An important element of comprehensive financial planning involves establishing trusts, and where there are trusts there's life insurance. Says Radloff, “The trusts need to be funded with life insurance products that will not lose value.”
There are many trusts that can be funded, or even created, with life insurance. They include grantor-retained income/annuity trusts, irrevocable life insurance trusts, charitable remainder annuity/uni-trusts and qualified personal property trusts, just to name a few.
Funding these trusts with term life insurance is rarely a reasonable approach. Funding them with variable life insurance policies, which can lose 30 percent to 40 percent of their value, is risky.
Radloff is seeing reps increasingly working with clients to set up trusts to reduce current and future taxes using whole and universal life policies. “Clients are going away from ‘wait-and-see’ to proactive tax and estate planning. Clients still deal with state death/estate taxes, and there is the looming issue of the return of federal estate taxes.”
As the deadline for extension or sunset of the estate tax laws nears, many clients are beginning to realize they have a potential tax or liquidity problem that could erode their hard-earned assets. How likely is it that we will revert to the $1 million exclusion from taxes and 55 percent tax rate that was the law until 2001? Radloff ventured a guess, saying, “The votes aren't there to do permanent repeal of estate taxes. I expect a compromise of perhaps a $2.5 million exclusion and a 45 percent top rate for federal estate taxes.”
So, unless your clients can plan on dying in 2010 (or earlier, if Congress changes the law sooner), there is likely to be a big tax bill for the wealthiest of them. For some clients it could come on top of state death or estate taxes.
Clients in their 20s and 30s often have very large life insurance needs — to protect and provide for a growing family, to cover debts such as mortgages and to provide for children's educations, among other things. These clients are great candidates for term life insurance in large amounts. It's cheap and can be tailored to cost a fixed amount for a fixed time period.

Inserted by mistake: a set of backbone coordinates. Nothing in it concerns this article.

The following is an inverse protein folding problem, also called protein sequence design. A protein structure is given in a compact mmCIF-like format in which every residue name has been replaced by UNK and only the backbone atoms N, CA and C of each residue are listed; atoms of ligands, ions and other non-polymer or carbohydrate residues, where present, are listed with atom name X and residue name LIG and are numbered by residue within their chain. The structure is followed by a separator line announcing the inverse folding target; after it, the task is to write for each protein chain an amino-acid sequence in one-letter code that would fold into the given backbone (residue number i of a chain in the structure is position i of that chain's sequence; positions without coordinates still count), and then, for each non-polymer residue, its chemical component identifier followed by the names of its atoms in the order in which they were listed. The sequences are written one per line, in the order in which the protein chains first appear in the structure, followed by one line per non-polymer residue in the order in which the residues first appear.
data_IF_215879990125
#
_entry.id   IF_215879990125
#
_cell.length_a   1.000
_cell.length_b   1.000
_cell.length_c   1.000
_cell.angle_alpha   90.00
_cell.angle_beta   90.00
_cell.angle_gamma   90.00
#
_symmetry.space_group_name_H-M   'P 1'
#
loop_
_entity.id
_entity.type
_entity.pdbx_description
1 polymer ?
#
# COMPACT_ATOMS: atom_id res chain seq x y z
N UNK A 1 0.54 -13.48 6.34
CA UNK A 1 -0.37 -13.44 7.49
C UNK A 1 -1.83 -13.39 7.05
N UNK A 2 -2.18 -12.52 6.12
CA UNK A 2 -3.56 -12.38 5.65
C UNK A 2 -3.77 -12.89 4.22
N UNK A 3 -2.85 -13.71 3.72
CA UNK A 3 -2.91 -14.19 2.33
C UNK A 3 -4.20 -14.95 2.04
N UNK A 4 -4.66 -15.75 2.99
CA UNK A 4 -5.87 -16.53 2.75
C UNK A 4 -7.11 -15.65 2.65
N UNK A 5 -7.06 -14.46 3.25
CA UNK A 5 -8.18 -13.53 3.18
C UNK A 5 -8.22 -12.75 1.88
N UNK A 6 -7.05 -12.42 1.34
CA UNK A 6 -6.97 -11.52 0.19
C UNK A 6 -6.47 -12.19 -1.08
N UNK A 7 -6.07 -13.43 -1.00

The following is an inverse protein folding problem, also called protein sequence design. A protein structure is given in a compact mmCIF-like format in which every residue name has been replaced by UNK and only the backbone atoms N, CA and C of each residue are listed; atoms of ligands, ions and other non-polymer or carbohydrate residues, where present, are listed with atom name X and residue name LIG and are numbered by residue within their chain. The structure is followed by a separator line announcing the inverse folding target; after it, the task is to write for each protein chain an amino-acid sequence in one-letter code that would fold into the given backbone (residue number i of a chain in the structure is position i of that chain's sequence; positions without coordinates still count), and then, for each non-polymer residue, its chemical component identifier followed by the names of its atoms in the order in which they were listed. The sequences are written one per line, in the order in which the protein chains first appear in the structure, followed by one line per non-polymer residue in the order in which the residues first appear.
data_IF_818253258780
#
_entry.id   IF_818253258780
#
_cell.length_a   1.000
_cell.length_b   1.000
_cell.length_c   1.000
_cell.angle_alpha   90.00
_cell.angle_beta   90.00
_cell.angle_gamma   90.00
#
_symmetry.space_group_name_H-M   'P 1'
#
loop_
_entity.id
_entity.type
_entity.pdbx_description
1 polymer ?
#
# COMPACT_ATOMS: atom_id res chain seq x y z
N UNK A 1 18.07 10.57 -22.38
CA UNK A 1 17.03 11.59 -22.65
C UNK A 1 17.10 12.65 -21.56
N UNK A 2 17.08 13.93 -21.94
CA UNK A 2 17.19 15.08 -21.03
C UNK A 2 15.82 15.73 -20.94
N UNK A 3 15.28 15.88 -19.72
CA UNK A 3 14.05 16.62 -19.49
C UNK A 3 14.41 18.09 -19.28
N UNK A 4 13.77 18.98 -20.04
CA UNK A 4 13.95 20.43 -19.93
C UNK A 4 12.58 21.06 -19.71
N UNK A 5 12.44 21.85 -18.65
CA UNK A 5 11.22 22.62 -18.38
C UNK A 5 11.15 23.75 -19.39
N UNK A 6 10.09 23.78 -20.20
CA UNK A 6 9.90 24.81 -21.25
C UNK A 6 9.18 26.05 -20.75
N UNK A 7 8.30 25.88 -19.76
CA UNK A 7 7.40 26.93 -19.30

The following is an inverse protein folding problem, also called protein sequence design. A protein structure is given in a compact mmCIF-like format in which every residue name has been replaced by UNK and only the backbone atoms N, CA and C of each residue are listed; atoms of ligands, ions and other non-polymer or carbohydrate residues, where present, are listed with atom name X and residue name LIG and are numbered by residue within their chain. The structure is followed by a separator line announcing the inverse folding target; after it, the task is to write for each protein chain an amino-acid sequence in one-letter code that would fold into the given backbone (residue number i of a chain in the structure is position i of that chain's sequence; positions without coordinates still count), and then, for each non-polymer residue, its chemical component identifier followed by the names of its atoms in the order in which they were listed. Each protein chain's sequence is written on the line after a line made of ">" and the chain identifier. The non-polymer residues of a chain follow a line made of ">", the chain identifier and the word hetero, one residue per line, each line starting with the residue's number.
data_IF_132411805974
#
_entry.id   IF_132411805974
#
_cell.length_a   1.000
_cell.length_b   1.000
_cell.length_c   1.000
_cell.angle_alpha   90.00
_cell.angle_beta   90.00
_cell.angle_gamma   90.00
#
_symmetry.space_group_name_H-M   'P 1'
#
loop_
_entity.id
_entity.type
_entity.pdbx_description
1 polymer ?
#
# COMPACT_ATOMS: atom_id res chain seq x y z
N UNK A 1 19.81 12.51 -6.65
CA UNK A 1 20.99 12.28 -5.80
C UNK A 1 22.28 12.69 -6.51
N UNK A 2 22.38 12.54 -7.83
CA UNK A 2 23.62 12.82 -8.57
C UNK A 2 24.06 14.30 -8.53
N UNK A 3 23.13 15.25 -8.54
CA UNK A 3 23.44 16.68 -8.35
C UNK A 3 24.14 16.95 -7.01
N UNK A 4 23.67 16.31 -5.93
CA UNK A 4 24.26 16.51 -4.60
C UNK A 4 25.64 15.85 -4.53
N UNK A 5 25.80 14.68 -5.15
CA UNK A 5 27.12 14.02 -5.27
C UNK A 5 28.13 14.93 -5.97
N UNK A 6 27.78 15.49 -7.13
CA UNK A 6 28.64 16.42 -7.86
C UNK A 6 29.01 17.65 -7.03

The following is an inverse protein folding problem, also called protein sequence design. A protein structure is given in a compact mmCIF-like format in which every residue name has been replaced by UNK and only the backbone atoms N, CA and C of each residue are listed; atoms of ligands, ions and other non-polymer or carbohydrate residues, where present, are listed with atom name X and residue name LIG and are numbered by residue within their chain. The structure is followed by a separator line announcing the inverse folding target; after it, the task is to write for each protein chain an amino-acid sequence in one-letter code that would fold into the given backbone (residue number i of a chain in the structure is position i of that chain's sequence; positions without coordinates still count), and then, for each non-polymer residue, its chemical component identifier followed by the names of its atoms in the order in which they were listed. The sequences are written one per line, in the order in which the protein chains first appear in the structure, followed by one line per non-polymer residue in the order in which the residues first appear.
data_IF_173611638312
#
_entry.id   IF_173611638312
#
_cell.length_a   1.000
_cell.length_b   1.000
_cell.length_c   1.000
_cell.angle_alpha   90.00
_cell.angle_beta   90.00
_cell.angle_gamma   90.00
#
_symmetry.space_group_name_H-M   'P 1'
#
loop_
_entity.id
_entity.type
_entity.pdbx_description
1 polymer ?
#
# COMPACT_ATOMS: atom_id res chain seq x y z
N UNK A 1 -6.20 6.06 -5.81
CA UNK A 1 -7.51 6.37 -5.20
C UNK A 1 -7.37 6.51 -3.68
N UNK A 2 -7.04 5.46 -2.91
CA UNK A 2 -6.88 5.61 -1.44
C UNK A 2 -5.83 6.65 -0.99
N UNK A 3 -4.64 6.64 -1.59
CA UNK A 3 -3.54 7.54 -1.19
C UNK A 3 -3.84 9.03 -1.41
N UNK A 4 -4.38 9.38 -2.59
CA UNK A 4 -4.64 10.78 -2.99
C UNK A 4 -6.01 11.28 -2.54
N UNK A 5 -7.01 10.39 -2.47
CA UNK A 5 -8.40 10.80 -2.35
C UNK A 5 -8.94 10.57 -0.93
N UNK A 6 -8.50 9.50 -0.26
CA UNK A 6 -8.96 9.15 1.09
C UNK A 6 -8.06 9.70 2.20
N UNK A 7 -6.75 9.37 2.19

As your clients enter their 40s they may have more disposable income to put towards life insurance, and they may be the ideal candidates for purchasing variable or variable universal life insurance.
Still, while guarantees are not for everyone, they suit far more situations than you might think. Look through your book for clients with lots of real estate, pensions that die when they do, clients who favor the assurances of bonds and certificates of deposits and clients who might be faced with estate taxes when the current laws sunset after 2010. Look for business owners whose businesses might not survive their deaths without a large cash infusion. The market for guaranteed life insurance products is huge, and the names are right there in your book.
Writer's BIO: Janet Arrowood is the author of several insurance industry publications, including The Professional Advisor's Insurance Desk Reference.